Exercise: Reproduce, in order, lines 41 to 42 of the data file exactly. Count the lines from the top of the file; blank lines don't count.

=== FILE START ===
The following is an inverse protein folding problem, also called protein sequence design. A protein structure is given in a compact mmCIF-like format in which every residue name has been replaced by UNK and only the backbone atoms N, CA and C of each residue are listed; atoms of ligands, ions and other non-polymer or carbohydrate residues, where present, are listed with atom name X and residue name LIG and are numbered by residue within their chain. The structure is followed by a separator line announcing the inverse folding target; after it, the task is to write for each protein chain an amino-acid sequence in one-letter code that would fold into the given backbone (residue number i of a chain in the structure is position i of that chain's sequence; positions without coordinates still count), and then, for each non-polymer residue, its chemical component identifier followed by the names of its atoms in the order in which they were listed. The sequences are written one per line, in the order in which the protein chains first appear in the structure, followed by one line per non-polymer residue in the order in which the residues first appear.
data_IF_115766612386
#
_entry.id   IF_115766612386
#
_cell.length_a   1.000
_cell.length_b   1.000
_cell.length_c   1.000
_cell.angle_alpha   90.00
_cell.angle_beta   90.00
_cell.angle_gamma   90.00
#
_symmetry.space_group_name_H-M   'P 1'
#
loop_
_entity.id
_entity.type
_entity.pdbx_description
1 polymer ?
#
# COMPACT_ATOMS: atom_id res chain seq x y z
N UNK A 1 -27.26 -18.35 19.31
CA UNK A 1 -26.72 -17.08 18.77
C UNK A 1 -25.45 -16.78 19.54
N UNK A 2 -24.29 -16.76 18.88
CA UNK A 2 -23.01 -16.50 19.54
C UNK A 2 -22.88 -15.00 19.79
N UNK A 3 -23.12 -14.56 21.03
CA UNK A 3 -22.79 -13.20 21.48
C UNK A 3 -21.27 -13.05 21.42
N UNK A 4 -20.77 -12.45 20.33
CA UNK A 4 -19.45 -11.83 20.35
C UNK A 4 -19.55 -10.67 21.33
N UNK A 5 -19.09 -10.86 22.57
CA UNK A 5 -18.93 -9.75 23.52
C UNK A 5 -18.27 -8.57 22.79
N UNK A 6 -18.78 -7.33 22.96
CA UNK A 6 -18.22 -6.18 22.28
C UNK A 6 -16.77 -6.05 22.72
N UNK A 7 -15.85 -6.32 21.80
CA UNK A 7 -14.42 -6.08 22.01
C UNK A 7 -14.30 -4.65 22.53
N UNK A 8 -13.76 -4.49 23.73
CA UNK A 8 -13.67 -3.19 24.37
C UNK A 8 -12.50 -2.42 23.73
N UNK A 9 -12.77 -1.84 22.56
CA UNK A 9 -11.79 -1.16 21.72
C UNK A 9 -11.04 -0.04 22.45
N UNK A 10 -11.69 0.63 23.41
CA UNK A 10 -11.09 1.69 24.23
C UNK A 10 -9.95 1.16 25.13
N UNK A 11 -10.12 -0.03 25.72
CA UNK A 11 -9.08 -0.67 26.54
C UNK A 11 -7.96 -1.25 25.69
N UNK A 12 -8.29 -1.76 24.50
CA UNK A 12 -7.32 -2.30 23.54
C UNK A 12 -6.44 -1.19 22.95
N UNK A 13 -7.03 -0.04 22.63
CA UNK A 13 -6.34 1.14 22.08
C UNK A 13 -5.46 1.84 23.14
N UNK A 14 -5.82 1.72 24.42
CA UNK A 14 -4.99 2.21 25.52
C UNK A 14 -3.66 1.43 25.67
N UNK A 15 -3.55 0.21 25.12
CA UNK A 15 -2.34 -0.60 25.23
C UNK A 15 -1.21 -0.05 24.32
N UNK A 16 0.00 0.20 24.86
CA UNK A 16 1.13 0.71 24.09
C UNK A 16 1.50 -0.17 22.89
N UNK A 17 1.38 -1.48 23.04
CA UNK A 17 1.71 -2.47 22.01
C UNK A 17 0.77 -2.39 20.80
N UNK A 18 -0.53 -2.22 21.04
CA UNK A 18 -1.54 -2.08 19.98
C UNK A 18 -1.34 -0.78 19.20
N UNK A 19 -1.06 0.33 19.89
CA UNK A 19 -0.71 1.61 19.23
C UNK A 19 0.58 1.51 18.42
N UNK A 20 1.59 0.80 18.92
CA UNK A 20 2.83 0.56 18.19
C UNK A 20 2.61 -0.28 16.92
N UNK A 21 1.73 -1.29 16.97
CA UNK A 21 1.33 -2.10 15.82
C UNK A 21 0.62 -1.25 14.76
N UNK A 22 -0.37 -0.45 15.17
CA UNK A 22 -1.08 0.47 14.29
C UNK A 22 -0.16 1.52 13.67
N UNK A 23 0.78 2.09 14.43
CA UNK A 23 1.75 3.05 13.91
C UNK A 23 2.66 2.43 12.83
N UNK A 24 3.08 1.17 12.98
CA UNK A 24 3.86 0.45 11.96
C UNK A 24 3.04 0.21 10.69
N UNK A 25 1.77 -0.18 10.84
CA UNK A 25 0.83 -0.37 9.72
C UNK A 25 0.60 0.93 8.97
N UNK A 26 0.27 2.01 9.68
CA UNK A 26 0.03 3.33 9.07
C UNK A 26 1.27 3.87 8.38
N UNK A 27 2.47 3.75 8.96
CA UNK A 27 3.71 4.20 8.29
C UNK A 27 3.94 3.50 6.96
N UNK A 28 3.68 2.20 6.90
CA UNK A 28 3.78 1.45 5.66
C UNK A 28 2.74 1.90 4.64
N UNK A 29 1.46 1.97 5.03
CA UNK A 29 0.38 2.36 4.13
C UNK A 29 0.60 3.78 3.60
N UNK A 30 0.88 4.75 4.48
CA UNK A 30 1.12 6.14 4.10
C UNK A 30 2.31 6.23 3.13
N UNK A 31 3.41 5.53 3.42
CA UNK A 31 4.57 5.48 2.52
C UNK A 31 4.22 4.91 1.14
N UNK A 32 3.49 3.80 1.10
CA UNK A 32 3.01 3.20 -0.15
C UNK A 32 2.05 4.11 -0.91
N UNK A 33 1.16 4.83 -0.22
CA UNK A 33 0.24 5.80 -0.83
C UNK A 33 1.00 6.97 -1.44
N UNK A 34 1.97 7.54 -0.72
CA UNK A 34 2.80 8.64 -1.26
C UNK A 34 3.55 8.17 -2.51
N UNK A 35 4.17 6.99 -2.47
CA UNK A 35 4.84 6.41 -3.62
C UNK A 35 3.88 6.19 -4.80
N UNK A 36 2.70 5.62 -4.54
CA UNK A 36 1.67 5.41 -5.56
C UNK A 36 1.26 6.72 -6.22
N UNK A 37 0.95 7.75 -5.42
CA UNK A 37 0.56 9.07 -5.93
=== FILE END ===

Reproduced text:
CA UNK A 7 -14.42 -6.08 22.01
C UNK A 7 -14.30 -4.65 22.53